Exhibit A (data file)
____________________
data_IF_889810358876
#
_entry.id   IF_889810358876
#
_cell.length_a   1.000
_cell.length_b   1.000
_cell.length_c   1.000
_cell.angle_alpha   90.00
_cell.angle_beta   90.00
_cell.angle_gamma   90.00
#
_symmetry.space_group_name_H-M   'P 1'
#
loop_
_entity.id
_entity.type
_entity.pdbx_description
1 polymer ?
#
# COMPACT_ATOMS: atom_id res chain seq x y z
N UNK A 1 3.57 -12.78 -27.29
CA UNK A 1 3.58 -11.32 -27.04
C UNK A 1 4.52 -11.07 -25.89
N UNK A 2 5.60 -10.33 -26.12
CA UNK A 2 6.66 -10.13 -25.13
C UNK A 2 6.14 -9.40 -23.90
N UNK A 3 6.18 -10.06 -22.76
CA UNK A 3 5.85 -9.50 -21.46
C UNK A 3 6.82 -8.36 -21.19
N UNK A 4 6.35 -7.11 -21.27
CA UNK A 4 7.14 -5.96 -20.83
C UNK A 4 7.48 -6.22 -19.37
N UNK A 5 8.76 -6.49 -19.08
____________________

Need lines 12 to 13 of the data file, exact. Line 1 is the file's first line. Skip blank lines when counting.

_symmetry.space_group_name_H-M   'P 1'
#